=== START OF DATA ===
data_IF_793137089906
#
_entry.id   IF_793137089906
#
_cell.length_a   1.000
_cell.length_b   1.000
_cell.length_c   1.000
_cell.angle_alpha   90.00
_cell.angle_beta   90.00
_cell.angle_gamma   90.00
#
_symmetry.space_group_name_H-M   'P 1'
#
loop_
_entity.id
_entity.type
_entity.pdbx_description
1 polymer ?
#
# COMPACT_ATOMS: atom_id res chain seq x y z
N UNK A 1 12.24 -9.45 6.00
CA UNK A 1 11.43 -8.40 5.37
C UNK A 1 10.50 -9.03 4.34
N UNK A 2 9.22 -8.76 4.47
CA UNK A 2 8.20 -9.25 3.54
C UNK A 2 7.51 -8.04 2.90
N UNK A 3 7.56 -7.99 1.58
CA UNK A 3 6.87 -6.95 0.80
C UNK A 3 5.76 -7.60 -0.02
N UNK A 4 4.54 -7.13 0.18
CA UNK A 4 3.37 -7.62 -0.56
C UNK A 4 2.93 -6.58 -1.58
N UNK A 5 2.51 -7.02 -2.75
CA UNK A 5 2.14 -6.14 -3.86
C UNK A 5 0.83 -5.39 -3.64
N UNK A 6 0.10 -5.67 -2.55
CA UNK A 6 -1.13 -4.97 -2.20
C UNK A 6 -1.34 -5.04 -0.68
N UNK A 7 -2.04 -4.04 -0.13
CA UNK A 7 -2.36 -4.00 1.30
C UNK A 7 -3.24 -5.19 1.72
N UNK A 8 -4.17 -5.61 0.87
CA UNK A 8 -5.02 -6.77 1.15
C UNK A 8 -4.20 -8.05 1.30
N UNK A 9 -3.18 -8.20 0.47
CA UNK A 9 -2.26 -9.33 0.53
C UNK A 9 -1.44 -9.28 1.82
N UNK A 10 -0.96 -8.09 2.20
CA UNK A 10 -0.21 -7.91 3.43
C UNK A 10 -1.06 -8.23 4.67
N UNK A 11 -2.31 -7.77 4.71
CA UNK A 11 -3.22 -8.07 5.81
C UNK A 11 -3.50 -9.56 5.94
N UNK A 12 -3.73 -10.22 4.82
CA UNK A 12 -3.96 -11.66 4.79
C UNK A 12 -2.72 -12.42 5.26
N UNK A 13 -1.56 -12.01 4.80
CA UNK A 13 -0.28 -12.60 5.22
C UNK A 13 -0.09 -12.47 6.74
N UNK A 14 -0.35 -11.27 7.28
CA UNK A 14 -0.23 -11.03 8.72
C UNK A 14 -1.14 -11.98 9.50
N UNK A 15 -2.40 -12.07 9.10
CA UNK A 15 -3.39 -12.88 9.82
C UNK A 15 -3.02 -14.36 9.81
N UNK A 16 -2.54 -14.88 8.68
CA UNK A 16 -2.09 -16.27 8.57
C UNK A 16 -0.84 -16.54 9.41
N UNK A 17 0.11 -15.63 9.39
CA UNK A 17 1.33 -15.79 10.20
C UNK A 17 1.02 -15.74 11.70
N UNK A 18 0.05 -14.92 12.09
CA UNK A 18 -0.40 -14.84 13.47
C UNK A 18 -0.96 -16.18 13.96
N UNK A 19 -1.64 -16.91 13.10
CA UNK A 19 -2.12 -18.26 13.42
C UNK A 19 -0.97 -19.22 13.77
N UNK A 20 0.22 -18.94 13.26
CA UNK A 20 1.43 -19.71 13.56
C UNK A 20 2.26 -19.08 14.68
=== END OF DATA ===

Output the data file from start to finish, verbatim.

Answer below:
data_IF_793137089906
#
_entry.id   IF_793137089906
#
_cell.length_a   1.000
_cell.length_b   1.000
_cell.length_c   1.000
_cell.angle_alpha   90.00
_cell.angle_beta   90.00
_cell.angle_gamma   90.00
#
_symmetry.space_group_name_H-M   'P 1'
#
loop_
_entity.id
_entity.type
_entity.pdbx_description
1 polymer ?
#
# COMPACT_ATOMS: atom_id res chain seq x y z
N UNK A 1 12.24 -9.45 6.00
CA UNK A 1 11.43 -8.40 5.37
C UNK A 1 10.50 -9.03 4.34
N UNK A 2 9.22 -8.76 4.47
CA UNK A 2 8.20 -9.25 3.54
C UNK A 2 7.51 -8.04 2.90
N UNK A 3 7.56 -7.99 1.58
CA UNK A 3 6.87 -6.95 0.80
C UNK A 3 5.76 -7.60 -0.02
N UNK A 4 4.54 -7.13 0.18
CA UNK A 4 3.37 -7.62 -0.56
C UNK A 4 2.93 -6.58 -1.58
N UNK A 5 2.51 -7.02 -2.75
CA UNK A 5 2.14 -6.14 -3.86
C UNK A 5 0.83 -5.39 -3.64
N UNK A 6 0.10 -5.67 -2.55
CA UNK A 6 -1.13 -4.97 -2.20
C UNK A 6 -1.34 -5.04 -0.68
N UNK A 7 -2.04 -4.04 -0.13
CA UNK A 7 -2.36 -4.00 1.30
C UNK A 7 -3.24 -5.19 1.72
N UNK A 8 -4.17 -5.61 0.87
CA UNK A 8 -5.02 -6.77 1.15
C UNK A 8 -4.20 -8.05 1.30
N UNK A 9 -3.18 -8.20 0.47
CA UNK A 9 -2.26 -9.33 0.53
C UNK A 9 -1.44 -9.28 1.82
N UNK A 10 -0.96 -8.09 2.20
CA UNK A 10 -0.21 -7.91 3.43
C UNK A 10 -1.06 -8.23 4.67
N UNK A 11 -2.31 -7.77 4.71
CA UNK A 11 -3.22 -8.07 5.81
C UNK A 11 -3.50 -9.56 5.94
N UNK A 12 -3.73 -10.22 4.82
CA UNK A 12 -3.96 -11.66 4.79
C UNK A 12 -2.72 -12.42 5.26
N UNK A 13 -1.56 -12.01 4.80
CA UNK A 13 -0.28 -12.60 5.22
C UNK A 13 -0.09 -12.47 6.74
N UNK A 14 -0.35 -11.27 7.28
CA UNK A 14 -0.23 -11.03 8.72
C UNK A 14 -1.14 -11.98 9.50
N UNK A 15 -2.40 -12.07 9.10
CA UNK A 15 -3.39 -12.88 9.82
C UNK A 15 -3.02 -14.36 9.81
N UNK A 16 -2.54 -14.88 8.68
CA UNK A 16 -2.09 -16.27 8.57
C UNK A 16 -0.84 -16.54 9.41
N UNK A 17 0.11 -15.63 9.39
CA UNK A 17 1.33 -15.79 10.20
C UNK A 17 1.02 -15.74 11.70
N UNK A 18 0.05 -14.92 12.09
CA UNK A 18 -0.40 -14.84 13.47
C UNK A 18 -0.96 -16.18 13.96
N UNK A 19 -1.64 -16.91 13.10
CA UNK A 19 -2.12 -18.26 13.42
C UNK A 19 -0.97 -19.22 13.77
N UNK A 20 0.22 -18.94 13.26
CA UNK A 20 1.43 -19.71 13.56
C UNK A 20 2.26 -19.08 14.68